WORKERS in the UK are producing a significantly lower output per hour than their peers in similar countries, with official calculations published yesterday revealing the widest gap in productivity since 1994.
The situation in the UK worsened between 2011 and 2012, the Office for National Statistics (ONS) revealed, in contrast to the average across the rest of the G7, where output per hour and output per worker both improved.
Using an index to compare different countries, the ONS found that the UK was 16 percentage points below the average for the rest of the major industrialised economies in 2012 when comparing output per hour.
In terms of output per worker, the UK trails by 19 percentage points.
“The marked decline in UK productivity in 2012 extended the UK’s poor productivity performance since the 2008-09 downturn,” said Howard Archer of IHS Global Insight.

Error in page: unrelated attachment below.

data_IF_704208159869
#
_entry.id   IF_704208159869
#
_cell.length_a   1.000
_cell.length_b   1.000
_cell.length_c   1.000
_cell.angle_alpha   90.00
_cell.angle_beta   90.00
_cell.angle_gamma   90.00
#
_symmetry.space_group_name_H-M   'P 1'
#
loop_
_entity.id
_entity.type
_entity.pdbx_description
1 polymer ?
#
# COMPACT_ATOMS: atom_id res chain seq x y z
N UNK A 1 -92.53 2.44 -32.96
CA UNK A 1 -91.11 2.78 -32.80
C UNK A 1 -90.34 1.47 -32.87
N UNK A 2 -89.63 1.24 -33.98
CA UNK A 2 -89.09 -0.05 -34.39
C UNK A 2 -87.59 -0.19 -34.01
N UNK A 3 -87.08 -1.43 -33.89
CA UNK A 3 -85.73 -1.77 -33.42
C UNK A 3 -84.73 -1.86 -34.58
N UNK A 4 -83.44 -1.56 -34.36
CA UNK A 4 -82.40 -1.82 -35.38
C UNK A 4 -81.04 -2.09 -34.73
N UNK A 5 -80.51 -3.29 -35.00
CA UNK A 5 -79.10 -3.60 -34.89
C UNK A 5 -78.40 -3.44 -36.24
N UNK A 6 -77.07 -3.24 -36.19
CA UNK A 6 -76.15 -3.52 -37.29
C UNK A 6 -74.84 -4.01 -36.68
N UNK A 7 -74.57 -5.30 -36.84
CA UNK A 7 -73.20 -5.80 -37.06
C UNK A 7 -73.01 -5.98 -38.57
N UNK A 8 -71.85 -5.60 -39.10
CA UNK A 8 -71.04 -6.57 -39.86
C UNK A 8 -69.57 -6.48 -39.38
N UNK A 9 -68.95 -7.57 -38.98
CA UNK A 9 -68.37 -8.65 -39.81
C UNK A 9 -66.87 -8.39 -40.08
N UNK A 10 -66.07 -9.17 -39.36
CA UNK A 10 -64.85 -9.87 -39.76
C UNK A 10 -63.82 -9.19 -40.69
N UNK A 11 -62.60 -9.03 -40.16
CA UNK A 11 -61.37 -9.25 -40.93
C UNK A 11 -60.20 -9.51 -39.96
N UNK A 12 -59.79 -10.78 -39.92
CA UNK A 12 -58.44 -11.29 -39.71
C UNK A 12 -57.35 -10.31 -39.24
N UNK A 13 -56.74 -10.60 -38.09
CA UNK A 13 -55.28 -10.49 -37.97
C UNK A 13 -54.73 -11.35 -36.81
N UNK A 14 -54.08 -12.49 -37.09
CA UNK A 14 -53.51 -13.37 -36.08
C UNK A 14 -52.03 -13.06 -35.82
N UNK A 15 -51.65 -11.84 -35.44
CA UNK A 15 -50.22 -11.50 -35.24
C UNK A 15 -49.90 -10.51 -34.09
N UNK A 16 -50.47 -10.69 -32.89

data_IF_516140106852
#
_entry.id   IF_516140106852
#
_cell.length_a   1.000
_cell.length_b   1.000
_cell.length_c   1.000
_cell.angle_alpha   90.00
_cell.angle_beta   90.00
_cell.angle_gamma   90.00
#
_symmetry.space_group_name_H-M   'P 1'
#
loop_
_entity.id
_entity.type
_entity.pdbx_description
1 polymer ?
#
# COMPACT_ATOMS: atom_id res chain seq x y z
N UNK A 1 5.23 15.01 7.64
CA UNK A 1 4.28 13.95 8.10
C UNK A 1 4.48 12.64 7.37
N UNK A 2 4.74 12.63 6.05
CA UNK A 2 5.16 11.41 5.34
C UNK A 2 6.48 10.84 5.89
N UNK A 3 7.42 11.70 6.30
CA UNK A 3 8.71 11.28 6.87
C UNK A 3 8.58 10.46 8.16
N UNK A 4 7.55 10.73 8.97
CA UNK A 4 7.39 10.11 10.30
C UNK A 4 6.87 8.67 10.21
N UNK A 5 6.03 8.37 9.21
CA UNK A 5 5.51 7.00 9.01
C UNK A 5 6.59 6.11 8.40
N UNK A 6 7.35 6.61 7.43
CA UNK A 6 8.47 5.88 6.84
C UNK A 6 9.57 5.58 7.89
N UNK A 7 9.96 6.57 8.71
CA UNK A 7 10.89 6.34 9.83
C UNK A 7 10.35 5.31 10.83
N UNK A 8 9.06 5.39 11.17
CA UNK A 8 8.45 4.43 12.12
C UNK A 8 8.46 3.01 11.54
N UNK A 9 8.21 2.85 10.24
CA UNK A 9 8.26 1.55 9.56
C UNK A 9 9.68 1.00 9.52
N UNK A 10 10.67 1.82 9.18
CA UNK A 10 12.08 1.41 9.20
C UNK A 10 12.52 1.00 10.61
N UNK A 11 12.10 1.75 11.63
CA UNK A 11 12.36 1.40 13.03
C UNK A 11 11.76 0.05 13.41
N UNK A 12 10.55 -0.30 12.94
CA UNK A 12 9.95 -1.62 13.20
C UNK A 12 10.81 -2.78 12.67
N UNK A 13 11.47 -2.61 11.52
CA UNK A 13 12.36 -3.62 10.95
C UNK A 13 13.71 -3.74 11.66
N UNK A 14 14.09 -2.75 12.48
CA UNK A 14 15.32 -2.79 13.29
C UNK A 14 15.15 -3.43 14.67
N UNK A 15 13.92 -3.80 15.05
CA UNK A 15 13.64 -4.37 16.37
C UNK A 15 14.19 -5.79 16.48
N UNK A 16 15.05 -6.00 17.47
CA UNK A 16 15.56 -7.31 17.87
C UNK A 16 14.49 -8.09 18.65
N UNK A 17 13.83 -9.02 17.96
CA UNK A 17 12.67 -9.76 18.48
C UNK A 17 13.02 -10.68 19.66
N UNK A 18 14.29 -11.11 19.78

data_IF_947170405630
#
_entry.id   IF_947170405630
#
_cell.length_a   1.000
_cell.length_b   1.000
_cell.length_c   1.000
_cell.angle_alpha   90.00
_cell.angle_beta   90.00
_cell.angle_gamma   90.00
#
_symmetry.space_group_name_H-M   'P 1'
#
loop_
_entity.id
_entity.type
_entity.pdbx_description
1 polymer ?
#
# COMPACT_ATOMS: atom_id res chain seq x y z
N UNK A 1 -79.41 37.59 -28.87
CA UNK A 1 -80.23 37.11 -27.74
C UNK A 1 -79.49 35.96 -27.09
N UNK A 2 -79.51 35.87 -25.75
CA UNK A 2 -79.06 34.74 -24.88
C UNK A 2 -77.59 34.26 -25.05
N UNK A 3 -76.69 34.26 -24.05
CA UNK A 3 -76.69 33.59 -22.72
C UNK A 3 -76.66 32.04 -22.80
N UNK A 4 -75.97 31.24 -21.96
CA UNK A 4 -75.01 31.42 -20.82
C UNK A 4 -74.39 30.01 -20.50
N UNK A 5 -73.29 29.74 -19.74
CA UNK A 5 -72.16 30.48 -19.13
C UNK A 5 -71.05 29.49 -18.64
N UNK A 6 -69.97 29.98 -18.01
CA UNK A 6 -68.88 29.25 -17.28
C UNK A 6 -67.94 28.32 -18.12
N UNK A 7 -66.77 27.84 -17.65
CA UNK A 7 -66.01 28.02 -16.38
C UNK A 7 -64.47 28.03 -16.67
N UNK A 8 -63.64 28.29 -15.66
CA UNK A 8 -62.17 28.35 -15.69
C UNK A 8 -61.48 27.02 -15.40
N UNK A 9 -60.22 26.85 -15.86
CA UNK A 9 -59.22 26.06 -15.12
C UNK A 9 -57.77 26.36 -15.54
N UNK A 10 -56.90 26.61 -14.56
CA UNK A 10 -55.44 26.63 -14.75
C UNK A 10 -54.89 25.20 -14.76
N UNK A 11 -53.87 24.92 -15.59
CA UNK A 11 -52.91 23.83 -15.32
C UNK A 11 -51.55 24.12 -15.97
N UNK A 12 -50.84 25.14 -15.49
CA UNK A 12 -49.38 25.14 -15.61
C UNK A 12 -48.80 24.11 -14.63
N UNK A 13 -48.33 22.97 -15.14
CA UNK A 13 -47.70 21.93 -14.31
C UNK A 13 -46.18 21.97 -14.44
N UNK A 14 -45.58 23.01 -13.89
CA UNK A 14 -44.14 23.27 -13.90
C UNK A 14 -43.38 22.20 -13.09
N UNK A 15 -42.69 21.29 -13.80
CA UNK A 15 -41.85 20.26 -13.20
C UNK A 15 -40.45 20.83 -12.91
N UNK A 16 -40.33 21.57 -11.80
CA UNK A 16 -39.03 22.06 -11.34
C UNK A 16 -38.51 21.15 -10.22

One explanation may come from companies’ responses to the economic downturn. With unemployment in the UK lower than in many other states in Europe, some firms may have kept staff on in the expectation of business picking up. Low productivty workers in other nations are often unemployed as a result of high minimum wages or lots of red tape, artificially bolstering productivity figures.
Another factor is that so-called zombie companies – propped up by low interest rates – remaining in existence despite being generally unproductive.
Recent years of economic strife have hit UK productivity hard. By 2012 output per hour was two percentage points lower than in 2007, “and 15 percentage points below the counterfactual level had productivity grown at its average rate before the recession,” the report adds.
The ONS data also showed that Brits work an average of 1,648 hours a year, compared to 1,790 in the US and just 1,397 in Germany.